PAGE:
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In “Field of Dreams,” the main character Kevin Costner is in the middle of the cornfields when he hears a voice that keeps saying: “If You Built It, He Will Come.”
In my first week as an associate, I feel the exact same way. I need to build a foundation. A solid foundation. It won’t always be a perfect foundation but it has to be one that people can rely on. It won’t happen today or tomorrow, but each incremental step – each successful client file, each hours spent on researching an area of the law, will go a long way.
My father told me a story. One that I also saw Ferran Adria (one of the greatest chef’s of our generation tell) also tell.
When he was doing acupuncture back in the day in Victoria, there were days when nobody would show up to the shop. They’d sit there. Worrying about how to get the next payment to pay the bills.
I have it a lot better and that I should be grateful for. I have a shelter, I have food, I have savings. I have great mentors and individuals who refer me files. But, I have to have patience above all else.
There’s two types of clients who generally consult counsel for immigration. Those who really need good work done for fear of damage to their businesses reputation or their families lives. They could be in a huge hole facing removal from Canada or separation from a loved one. These individuals will only trust and work with the best, most competent lawyers, as they should.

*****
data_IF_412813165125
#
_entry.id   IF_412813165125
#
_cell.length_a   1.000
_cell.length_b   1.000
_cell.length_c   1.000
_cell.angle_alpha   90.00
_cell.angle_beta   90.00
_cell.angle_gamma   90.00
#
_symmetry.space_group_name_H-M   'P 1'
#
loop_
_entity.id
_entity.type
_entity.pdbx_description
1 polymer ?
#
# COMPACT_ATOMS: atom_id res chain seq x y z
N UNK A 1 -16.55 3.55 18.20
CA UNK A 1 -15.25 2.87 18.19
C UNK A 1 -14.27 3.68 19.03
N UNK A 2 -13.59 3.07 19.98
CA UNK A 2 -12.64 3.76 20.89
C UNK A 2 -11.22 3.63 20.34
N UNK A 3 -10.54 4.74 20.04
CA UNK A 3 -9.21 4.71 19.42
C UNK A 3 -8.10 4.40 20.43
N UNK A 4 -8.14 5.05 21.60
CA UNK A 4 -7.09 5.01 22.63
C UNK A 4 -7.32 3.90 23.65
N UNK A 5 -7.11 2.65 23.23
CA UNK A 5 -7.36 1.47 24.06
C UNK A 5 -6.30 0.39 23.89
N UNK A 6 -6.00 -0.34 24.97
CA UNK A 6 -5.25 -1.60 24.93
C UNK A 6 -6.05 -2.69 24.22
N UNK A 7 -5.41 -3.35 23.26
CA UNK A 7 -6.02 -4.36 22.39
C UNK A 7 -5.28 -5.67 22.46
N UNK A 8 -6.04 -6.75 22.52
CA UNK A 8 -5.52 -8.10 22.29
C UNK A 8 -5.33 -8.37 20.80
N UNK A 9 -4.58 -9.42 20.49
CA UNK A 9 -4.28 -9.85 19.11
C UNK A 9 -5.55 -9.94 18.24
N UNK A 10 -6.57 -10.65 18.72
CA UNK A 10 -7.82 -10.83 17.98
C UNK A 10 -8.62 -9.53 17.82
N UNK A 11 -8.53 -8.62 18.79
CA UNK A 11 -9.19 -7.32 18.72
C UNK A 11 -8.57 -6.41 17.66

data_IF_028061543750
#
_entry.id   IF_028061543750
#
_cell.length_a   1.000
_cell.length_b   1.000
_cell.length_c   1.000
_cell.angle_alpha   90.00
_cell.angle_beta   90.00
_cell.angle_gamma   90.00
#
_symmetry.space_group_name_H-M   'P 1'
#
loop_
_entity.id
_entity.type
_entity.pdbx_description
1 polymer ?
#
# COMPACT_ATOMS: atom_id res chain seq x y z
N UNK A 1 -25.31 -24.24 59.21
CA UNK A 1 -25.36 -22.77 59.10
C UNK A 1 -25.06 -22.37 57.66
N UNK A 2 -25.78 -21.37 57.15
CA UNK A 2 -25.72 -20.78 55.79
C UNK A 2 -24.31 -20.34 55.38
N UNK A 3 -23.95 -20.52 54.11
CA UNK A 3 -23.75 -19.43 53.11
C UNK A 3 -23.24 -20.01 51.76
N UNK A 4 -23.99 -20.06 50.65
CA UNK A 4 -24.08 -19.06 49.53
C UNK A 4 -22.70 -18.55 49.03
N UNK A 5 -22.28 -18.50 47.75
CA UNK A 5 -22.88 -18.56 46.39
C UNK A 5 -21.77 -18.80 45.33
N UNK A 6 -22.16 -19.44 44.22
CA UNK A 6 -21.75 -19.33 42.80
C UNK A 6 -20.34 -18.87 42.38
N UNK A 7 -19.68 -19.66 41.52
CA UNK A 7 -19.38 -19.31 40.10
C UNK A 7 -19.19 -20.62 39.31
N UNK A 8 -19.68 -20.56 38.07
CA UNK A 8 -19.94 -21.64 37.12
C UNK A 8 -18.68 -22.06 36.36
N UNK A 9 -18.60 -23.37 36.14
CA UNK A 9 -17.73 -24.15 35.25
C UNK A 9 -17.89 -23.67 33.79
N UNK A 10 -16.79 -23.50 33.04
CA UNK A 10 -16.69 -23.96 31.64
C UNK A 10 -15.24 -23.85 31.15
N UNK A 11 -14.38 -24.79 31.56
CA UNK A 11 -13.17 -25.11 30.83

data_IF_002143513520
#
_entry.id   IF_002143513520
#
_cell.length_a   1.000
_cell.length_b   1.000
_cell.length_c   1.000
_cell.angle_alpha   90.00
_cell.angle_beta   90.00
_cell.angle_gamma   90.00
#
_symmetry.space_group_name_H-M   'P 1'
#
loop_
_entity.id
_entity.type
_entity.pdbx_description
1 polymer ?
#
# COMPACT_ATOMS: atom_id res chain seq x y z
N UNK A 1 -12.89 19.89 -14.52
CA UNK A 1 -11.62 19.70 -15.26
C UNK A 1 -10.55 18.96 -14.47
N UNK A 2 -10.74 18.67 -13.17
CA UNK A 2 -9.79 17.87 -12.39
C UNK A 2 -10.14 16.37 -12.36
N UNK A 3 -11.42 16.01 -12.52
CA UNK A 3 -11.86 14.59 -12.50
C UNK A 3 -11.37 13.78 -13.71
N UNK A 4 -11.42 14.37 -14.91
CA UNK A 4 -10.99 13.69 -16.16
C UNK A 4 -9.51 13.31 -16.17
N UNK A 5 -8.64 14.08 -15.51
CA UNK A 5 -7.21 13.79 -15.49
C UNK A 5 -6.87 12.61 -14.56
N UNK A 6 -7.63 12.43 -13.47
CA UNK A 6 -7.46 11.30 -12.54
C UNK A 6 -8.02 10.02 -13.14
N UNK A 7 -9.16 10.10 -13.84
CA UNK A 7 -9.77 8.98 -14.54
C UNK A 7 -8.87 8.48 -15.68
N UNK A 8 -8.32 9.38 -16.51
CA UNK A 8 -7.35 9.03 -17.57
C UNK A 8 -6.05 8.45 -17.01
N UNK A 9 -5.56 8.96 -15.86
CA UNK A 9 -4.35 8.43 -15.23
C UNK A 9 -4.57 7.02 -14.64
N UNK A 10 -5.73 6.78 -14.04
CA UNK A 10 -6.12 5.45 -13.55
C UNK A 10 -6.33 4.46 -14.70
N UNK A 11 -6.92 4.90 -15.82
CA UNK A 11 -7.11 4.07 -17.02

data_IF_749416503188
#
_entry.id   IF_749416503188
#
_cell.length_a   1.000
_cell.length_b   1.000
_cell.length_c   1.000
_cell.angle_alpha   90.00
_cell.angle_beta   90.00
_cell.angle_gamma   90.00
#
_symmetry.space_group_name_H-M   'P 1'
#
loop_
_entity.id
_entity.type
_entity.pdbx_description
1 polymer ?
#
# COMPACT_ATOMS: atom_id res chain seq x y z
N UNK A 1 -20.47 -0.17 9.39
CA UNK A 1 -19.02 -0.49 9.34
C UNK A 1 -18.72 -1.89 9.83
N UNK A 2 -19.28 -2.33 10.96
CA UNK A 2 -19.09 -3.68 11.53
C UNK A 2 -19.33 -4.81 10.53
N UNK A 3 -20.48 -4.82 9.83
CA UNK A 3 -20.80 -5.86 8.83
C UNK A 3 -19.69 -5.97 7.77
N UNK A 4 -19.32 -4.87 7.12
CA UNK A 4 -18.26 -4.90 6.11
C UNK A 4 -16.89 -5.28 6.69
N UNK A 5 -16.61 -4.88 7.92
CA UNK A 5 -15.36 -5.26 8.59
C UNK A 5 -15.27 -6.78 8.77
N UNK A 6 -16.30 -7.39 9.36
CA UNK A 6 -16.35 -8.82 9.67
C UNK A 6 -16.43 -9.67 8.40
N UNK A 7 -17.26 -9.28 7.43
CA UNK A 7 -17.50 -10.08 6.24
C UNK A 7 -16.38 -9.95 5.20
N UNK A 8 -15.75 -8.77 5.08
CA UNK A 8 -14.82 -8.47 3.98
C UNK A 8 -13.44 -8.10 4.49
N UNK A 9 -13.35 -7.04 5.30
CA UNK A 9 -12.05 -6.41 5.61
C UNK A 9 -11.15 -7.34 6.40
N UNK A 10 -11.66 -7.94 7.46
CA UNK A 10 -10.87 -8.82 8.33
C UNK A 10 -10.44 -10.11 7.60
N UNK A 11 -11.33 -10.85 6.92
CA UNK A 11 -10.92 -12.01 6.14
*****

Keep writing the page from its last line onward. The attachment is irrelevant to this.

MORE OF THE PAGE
The second group of clients want the quick solution. They demand expediency and they are cost-sensitive. They are the most likely to choose counsel based on price-point and often do select inexperienced counsel simply because they found an ad in a newspaper.
Note: There’s an important third group and a group I care very passionately about. Those who need counsel but can’t afford it. That will be a post for another day. I’ll try and walk you through one of my Access Pro Bono sessions.
As a young lawyer, you aren’t the senior lawyer. You aren’t even the cheap lawyer. My job simply, at this stage, is to be the reliable lawyer. The one client’s can connect with, can trust, and feel like every service fee payment is deserved. It is about not overselling nor underselling my abilities. Even as a lawyer, I am a student of the law and I always will be.
On that note, this week has been a learning experience, but a very good one. As a student, you have people feeding you work and watching your every step. Training wheels. You feel obligated to put in X hours a day to justify your job.
In my position now, I have the ability to control my own schedule, the freedom to take on my own files, but also an responsibility to my Firm, to myself, and most wholeheartedly, to my future clients.
Next week I go to China for a little zen time. I have a girlfriend there I haven’t seen in three months and have seen all of three weeks in the last year. Battle scars.
When I come back, I will need to hit a next gear. I’m in a city with a struggling economy, at a time when immigration laws are uncertain and clients need the advice desperately.